You are here: Home > Scams > Covid-19 Scams > Coronavirus Scams Targeting Businesses

Coronavirus Scams Targeting Businesses

Small businesses have always been a ripe target for scammers, but the Coronavirus has magnified that threat.

Scammers are trying to cash in on business owners’ financial worries and to exploit companies whose employees are juggling multiple jobs or working remotely. Impostor web sites, spearphishing scams and other schemes can drain thousands of dollars from an unsuspecting business. It only takes one mistake to expose sensitive data or trigger a financial loss.

Learning to recognize common scam techniques is one of the best ways to avoid fraud losses.

This roundup of current scams provides tips for helping you protect your business. It’s important that you share the information with your employees.

At the end of this post, you’ll find links to videos and tips to cybersecurity information for your business.

One more thing: If you encounter a scam, report it to the Cuyahoga County Department of Consumer Affairs. We’re all in this together.

Impostor web sites:

Scammers often set up fake sites to snare people who search the internet for help. For example, scammers have set up impostor Small Business Administration sites to trick business owners looking for government issued Paycheck Protection Program loans. Other scammers set up fake computer tech sites and tag common search terms lure victims.

Sophisticated phishing scams:

These emails or texts seem to come from your boss, a coworker, or a client. The sender may ask you to rush a payment or send them sensitive information, such as an account number, password or staff or client Social Security numbers. With employers operating remotely, these are a big danger for small businesses.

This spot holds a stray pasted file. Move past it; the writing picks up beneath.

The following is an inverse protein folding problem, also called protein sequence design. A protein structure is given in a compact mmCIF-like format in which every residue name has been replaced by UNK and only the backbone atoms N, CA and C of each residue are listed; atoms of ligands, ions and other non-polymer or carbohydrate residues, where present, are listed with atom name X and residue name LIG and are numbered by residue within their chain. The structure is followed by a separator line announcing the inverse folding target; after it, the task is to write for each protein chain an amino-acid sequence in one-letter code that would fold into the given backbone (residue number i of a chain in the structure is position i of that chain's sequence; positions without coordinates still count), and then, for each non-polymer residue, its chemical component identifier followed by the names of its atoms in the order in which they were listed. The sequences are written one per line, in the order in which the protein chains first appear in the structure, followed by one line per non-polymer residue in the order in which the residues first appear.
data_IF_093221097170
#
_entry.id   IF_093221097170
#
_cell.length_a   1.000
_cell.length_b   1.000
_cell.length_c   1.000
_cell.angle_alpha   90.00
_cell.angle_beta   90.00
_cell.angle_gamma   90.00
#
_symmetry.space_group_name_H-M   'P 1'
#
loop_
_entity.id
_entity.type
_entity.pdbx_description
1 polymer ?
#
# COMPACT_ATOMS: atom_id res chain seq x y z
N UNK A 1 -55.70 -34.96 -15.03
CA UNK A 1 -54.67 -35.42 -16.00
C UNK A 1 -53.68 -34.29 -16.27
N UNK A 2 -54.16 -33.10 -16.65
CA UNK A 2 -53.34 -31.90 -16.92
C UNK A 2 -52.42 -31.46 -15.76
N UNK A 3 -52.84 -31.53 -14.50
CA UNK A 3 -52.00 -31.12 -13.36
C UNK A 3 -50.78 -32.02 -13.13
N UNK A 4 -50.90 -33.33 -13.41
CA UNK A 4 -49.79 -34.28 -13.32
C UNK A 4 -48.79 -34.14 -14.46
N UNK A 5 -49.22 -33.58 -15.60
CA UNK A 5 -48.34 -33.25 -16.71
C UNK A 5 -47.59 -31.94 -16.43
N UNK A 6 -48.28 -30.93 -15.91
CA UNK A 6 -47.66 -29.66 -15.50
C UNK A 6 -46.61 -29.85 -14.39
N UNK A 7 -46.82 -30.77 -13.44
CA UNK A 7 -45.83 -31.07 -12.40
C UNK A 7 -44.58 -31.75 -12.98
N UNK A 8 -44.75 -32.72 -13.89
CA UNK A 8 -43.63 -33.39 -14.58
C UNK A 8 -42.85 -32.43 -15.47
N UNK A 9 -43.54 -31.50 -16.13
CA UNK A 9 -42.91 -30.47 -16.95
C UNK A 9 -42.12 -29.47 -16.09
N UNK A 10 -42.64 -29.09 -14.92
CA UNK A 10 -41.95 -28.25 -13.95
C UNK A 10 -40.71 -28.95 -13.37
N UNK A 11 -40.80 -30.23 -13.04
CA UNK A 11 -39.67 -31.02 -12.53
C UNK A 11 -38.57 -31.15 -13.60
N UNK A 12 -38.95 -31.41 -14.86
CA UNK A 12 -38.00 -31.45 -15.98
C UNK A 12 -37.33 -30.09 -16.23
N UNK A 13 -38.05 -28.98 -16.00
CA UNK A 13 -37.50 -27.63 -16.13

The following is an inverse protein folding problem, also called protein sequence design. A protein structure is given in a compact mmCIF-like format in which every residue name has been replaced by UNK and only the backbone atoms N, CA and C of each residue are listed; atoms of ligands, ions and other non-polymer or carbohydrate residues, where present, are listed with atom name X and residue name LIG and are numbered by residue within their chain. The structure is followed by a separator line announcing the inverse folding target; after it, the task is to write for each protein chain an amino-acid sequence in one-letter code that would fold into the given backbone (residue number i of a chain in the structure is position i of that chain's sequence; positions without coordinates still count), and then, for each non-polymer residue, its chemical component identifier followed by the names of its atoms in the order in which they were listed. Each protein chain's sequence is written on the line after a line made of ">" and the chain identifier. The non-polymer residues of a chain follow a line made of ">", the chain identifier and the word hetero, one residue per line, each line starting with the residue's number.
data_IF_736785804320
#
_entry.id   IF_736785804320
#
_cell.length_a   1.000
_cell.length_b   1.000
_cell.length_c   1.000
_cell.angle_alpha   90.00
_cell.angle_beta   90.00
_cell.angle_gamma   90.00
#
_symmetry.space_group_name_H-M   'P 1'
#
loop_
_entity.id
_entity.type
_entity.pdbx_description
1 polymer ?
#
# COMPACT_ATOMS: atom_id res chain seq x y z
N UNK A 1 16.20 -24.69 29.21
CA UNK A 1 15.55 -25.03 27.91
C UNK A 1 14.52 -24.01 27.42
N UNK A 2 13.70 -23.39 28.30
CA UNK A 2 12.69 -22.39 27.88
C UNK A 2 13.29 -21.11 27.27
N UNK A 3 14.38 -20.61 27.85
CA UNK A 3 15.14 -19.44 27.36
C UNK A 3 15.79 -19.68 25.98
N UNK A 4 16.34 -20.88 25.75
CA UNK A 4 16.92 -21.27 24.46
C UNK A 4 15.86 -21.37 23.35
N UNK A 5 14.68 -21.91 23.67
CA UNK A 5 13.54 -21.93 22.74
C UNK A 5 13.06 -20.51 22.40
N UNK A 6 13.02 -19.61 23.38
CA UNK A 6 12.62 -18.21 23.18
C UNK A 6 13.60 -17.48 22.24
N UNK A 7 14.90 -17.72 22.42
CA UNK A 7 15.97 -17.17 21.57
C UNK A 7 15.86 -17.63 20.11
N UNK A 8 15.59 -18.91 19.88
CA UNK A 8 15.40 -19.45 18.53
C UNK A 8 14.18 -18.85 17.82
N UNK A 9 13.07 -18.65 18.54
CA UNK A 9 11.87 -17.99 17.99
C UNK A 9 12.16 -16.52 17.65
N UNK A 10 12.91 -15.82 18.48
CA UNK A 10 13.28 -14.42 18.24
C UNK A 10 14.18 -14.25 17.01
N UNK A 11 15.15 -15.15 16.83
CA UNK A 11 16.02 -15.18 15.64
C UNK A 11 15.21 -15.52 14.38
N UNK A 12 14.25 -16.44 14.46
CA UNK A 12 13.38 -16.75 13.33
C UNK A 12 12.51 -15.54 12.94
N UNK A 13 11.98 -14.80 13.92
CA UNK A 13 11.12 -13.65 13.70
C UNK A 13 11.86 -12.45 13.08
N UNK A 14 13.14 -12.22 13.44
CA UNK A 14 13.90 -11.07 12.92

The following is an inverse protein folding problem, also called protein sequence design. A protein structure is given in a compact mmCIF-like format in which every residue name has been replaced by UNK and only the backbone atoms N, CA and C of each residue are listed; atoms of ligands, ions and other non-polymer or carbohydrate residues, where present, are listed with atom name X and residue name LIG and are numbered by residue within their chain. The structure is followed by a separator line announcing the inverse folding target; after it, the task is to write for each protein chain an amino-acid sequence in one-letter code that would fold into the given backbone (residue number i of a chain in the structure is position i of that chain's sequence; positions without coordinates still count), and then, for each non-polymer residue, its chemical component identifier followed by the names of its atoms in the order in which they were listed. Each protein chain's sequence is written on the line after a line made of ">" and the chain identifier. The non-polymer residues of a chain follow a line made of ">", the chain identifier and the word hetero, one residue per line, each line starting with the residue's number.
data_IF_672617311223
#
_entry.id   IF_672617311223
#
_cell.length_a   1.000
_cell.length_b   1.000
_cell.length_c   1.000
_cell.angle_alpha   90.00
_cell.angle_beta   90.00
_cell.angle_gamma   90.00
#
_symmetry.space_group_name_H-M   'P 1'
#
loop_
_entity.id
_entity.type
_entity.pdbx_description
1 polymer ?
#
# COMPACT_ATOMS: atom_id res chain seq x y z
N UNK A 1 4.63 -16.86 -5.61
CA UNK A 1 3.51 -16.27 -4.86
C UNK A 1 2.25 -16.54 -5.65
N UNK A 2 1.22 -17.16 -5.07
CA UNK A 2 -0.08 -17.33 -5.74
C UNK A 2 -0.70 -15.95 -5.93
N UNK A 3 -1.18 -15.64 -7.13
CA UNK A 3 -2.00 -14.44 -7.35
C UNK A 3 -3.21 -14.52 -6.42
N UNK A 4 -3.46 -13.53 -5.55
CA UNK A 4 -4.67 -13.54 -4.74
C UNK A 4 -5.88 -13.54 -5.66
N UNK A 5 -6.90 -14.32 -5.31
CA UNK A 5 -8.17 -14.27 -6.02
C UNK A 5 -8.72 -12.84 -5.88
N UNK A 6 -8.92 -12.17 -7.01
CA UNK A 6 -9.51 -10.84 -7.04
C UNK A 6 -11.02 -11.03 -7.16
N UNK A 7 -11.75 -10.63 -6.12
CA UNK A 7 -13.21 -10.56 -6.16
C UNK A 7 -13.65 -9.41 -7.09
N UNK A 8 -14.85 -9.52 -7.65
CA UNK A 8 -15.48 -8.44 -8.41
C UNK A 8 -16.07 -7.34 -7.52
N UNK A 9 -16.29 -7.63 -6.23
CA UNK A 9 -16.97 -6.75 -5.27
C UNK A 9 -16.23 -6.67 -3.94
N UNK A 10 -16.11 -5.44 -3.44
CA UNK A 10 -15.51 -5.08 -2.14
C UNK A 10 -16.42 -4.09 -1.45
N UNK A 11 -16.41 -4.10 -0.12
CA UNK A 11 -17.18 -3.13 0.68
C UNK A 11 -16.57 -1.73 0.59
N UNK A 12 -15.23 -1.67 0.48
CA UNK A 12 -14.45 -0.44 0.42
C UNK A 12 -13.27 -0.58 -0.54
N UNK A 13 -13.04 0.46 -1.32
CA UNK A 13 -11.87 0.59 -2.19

Some phishing scams target just one person in the organization, a technique called spearphishing. The impostors do enough homework on your company’s website or public social media posts to make you believe they’re a colleague. (They might say they just talked to one of your co-workers. One impostor reportedly complimented a scam target about how well his son’s sports team was doing.)

Counterfeit check scams:

Fake check scammers find a ruse to write a big check to you – for example, they may order your products or services and then send you a check for more than the amount you agreed on. When you deposit the check, they produce a reason you should send all or part of the money elsewhere right away. Scammers know that banks will make money from deposited checks available to you before the deposited check clears -- but when the counterfeit check is discovered, the bank takes those funds back. If you spend against the check, you either wind up paying with your own funds or overdrawing your account.

Fake order scams:

A fake order scam is a cousin to a counterfeit check scam, except it involves someone using a stolen identity to place a large order, and the payment is arranged through in-store credit. In one recent example, someone posing as the business manager at an out-of-state university scammed a store by arranging for store credit at a local business to purchase furniture for students. The goods were shipped to a third state – where they disappeared – before the loan fraud was discovered.

Robocall scams:

Robocallers target businesses with fake offers of government or business-to-business help to get through Coronavirus. Current examples include bogus calls offering you help getting a government small business loan, sell you protective gear, help adjusting your Google listing or assistance lowering existing credit payments. Ignore robocalls and any other call purporting to be from a government agency or company you don’t ordinarily business with.

Helpful resources for keeping your business safe:

Working Securely During COVID-19’s COVID-19 security resources library

The Federal Trade Commission’s small business Coronavirus blog

Cybersecurity information from the National Institute of Standards and Technology

Where to report scams:

Report a scam to the Cuyahoga County Department of Consumer Affairs by calling 216-443-SCAM (7226) or using the Report-A-Scam form at

The Department of Consumer Affairs’ mission is to make sure people who live or shop in Cuyahoga County get what they pay for.